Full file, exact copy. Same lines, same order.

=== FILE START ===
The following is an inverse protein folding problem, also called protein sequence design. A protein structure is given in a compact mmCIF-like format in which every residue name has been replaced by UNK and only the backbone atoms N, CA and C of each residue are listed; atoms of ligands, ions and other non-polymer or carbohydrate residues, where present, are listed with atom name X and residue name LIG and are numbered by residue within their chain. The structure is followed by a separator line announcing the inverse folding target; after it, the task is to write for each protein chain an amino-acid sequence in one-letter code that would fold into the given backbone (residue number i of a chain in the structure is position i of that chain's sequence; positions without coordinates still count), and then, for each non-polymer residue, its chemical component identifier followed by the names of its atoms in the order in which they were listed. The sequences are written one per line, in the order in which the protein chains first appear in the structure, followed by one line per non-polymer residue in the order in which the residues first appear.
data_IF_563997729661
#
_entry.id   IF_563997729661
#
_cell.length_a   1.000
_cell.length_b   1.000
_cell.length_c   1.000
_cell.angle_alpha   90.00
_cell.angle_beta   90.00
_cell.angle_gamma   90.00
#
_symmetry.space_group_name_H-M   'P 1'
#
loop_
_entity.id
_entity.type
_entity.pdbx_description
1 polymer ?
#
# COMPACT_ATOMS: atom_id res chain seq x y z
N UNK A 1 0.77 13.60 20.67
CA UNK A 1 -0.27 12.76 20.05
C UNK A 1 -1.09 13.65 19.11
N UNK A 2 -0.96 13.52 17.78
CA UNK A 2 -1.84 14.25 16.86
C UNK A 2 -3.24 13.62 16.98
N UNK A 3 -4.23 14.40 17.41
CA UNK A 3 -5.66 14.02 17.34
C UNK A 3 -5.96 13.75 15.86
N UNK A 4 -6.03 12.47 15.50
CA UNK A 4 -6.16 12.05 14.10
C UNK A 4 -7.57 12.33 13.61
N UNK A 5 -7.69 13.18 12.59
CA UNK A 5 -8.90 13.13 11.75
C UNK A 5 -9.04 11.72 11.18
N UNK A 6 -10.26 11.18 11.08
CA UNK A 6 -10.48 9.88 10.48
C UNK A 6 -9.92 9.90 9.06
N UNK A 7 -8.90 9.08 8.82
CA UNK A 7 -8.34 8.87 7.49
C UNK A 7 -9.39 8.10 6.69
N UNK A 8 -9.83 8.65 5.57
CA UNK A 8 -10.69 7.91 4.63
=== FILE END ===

The following is an inverse protein folding problem, also called protein sequence design. A protein structure is given in a compact mmCIF-like format in which every residue name has been replaced by UNK and only the backbone atoms N, CA and C of each residue are listed; atoms of ligands, ions and other non-polymer or carbohydrate residues, where present, are listed with atom name X and residue name LIG and are numbered by residue within their chain. The structure is followed by a separator line announcing the inverse folding target; after it, the task is to write for each protein chain an amino-acid sequence in one-letter code that would fold into the given backbone (residue number i of a chain in the structure is position i of that chain's sequence; positions without coordinates still count), and then, for each non-polymer residue, its chemical component identifier followed by the names of its atoms in the order in which they were listed. The sequences are written one per line, in the order in which the protein chains first appear in the structure, followed by one line per non-polymer residue in the order in which the residues first appear.
data_IF_563997729661
#
_entry.id   IF_563997729661
#
_cell.length_a   1.000
_cell.length_b   1.000
_cell.length_c   1.000
_cell.angle_alpha   90.00
_cell.angle_beta   90.00
_cell.angle_gamma   90.00
#
_symmetry.space_group_name_H-M   'P 1'
#
loop_
_entity.id
_entity.type
_entity.pdbx_description
1 polymer ?
#
# COMPACT_ATOMS: atom_id res chain seq x y z
N UNK A 1 0.77 13.60 20.67
CA UNK A 1 -0.27 12.76 20.05
C UNK A 1 -1.09 13.65 19.11
N UNK A 2 -0.96 13.52 17.78
CA UNK A 2 -1.84 14.25 16.86
C UNK A 2 -3.24 13.62 16.98
N UNK A 3 -4.23 14.40 17.41
CA UNK A 3 -5.66 14.02 17.34
C UNK A 3 -5.96 13.75 15.86
N UNK A 4 -6.03 12.47 15.50
CA UNK A 4 -6.16 12.05 14.10
C UNK A 4 -7.57 12.33 13.61
N UNK A 5 -7.69 13.18 12.59
CA UNK A 5 -8.90 13.13 11.75
C UNK A 5 -9.04 11.72 11.18
N UNK A 6 -10.26 11.18 11.08
CA UNK A 6 -10.48 9.88 10.48
C UNK A 6 -9.92 9.90 9.06
N UNK A 7 -8.90 9.08 8.82
CA UNK A 7 -8.34 8.87 7.49
C UNK A 7 -9.39 8.10 6.69
N UNK A 8 -9.83 8.65 5.57
CA UNK A 8 -10.69 7.91 4.63